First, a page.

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Introduction to GitLab CI/CD

December 29, 2022 by Bibhas Bhattacharya
Category: DevOps

This tutorial is adapted from the Web Age course https://www.webagesolutions.com/courses/WA3243-advanced-gitlab-administration.

1.1 Continuous Integration (CI)

Every time a developer pushes code, CI ensures quality of the software by
running a few tasks:

  • Compile and build the software to ensure no compilation and build error were introduced.
  • Run static analysis checker (lint) to make sure common best practices are not being violated.
  • Run a suite of automated tests to verify that old features are not broken and any new features are working properly.
  • Run code coverage tools to make sure a minimum percentage of the code is being tested.
  • You can choose to run all or some of these tasks in all branches or only on the main branch.

1.2 Continuous Delivery/Deployment (CD)

Continuous Delivery prepares the application for deployment. For example, the Docker image for the application built and pushed to a registry. Actual deployment is done manually. Continuous Deployment goes one step further and automatically deploys the application in Docker or Kubernetes. These steps can be done in a staging environment or in production.

1.3 GitLab and CI/CD

GitLab provides an extensive infrastructure to define the CI/CD tasks. For each project, you can create a pipeline of jobs. These jobs can build, test and deploy your application. Basically, GitLab CI/CD is an alternative to Jenkins and CircleCI. Except that GitLab comes with the CI/CD infrastructure built-in. There’s no need to install extra software.

1.4 A Typical CI/CD Workflow

This is a basic starter flow. You need to customize it for your need with additional branches and jobs.
The developer pushes changes to a feature branch. This kicks off the CI pipeline of jobs, such as build, lint check, and tests. If the CI pipeline finishes successfully then a merge request is created to merge the code into the main branch. The code is reviewed by the peers and senior developers. If the merge request is approved then the changes are merged into the main branch. The CD pipeline starts. It takes the code from the main branch, builds a Docker image, and pushes it to the image registry. Finally, deployment can be done manually or automatically. If the software is an NPM package or Java JAR file then it can also be pushed to the appropriate package repository from here.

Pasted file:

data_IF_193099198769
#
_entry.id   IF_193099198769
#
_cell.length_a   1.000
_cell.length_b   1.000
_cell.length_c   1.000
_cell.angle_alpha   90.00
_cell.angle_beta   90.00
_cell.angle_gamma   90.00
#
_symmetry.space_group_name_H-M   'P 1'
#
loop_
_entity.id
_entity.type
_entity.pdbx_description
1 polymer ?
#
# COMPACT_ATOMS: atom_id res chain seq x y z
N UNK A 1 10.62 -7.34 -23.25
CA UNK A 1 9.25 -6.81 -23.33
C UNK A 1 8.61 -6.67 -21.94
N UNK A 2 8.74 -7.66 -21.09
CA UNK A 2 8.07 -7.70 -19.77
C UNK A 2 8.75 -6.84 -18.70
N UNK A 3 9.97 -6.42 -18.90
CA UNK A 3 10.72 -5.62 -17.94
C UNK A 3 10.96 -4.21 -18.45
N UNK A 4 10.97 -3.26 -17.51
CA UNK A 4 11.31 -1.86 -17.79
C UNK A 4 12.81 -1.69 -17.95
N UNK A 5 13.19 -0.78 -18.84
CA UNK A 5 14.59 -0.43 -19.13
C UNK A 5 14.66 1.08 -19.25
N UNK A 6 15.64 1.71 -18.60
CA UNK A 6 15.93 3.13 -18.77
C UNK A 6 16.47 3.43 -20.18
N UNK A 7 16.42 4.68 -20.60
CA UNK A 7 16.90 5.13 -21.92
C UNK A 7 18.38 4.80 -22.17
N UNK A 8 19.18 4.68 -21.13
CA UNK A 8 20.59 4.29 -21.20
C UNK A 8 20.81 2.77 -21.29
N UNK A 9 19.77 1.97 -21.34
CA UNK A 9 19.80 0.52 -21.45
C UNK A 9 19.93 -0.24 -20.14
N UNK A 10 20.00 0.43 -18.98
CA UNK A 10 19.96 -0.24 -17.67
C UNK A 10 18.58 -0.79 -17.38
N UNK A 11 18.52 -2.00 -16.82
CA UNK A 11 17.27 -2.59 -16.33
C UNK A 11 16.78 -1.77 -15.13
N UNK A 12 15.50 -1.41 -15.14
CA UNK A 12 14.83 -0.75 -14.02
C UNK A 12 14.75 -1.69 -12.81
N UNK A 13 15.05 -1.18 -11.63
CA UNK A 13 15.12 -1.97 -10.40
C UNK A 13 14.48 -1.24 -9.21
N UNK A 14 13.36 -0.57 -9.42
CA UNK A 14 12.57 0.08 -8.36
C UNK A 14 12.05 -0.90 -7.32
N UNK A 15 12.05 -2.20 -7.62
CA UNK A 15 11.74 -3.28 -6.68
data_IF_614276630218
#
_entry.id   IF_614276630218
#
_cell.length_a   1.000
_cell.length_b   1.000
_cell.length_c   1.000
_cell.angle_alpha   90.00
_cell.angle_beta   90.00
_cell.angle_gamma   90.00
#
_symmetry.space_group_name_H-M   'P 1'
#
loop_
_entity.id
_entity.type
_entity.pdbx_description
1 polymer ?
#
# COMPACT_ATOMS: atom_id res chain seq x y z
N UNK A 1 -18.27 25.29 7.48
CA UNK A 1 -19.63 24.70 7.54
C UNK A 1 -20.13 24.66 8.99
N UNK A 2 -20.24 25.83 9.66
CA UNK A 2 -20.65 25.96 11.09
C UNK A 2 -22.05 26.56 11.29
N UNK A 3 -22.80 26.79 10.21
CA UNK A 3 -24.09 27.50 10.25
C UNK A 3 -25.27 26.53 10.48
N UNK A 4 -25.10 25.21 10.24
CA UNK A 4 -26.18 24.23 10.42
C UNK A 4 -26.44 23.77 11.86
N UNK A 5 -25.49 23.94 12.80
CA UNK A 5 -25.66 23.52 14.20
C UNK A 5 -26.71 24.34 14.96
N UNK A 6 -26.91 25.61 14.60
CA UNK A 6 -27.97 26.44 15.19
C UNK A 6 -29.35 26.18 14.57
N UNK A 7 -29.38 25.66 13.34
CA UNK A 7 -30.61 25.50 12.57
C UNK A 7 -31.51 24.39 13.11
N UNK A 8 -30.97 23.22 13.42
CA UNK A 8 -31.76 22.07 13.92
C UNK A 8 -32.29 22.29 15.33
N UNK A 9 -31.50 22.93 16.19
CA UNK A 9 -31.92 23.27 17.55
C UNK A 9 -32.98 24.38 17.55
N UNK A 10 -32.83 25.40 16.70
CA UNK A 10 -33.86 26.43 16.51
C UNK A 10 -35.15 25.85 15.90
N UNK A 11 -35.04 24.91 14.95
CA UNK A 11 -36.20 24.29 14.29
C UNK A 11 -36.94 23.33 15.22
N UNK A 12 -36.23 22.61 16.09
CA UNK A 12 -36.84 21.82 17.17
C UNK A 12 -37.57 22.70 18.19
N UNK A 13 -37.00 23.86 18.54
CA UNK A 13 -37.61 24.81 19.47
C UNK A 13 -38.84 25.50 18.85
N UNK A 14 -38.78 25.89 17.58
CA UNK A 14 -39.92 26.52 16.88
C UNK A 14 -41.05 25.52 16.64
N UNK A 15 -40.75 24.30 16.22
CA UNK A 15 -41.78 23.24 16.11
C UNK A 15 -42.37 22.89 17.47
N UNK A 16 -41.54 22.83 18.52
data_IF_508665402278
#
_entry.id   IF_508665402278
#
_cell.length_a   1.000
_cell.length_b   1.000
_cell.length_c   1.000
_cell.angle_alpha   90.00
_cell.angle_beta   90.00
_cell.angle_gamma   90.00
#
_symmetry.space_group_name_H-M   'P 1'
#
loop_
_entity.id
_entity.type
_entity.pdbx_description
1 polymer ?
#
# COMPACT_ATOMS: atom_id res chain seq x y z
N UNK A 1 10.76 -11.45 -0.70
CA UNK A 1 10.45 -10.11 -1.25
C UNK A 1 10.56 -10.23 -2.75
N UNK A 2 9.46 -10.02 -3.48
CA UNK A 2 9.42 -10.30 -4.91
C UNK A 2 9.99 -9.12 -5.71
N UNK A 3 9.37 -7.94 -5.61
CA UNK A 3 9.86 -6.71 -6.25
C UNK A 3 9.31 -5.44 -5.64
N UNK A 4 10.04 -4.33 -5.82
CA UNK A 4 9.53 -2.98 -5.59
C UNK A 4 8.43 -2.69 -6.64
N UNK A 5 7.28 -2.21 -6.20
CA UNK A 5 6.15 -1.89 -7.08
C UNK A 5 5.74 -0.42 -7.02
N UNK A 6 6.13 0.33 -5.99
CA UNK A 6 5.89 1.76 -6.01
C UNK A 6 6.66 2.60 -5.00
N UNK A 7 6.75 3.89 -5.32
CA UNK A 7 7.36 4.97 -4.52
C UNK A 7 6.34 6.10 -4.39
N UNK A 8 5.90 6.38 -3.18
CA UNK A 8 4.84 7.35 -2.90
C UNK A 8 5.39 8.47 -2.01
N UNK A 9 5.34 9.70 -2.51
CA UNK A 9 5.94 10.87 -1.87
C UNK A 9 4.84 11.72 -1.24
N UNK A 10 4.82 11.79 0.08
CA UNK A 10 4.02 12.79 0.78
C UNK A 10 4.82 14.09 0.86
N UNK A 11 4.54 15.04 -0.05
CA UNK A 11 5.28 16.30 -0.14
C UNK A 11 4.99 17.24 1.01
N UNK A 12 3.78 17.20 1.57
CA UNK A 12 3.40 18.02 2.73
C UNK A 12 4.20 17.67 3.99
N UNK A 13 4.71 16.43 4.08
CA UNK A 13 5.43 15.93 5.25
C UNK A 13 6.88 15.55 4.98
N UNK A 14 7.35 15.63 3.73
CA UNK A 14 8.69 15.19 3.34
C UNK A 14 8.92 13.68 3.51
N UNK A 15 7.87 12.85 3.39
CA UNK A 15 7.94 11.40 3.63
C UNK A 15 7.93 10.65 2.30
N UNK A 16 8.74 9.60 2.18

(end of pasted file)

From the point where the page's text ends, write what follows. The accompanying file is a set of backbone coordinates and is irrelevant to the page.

1.5 Defining the CI/CD Pipeline

The pipeline is defined in the .gitlab-ci.yml file in the root folder of a project.
Sample file:

stage: build

- echo Shell commands here
- echo Doing a build

stage: test

- echo Testing should start after build finishes

You can edit this file in your local machine and push it to the project. The pipeline will start immediately.
GitLab website also provides an editor to make changes to the file. This is good for rapid experimentation.

1.6 The Anatomy of a Pipeline

  • A pipeline contains all the jobs (or, tasks) needed to implement CI/CD.
  • A project can have only one pipeline definition in the .gitlab-ci.yml file.
  • A pipeline has several stages, such as, build, test and deploy. These stages are run sequentially. For example, the test stage runs only after the build stage finishes successfully.
  • Each stage has a collection of jobs. These jobs are run in parallel.
  • Each job has a sequence of script commands.
  • Each job is run in a separate container. GitLab uses a separate software called GitLab Runner to manage the execution of these jobs.

1.7 About Stages

GitLab has a few predefined stages that are run in sequence.

  • .pre
  • build
  • test
  • deploy
  • .post

You can override the default stage configuration by defining your own. The .pre and .post stages will still be run before and after all stages.

  • my-build
  • run-tests
  • deploy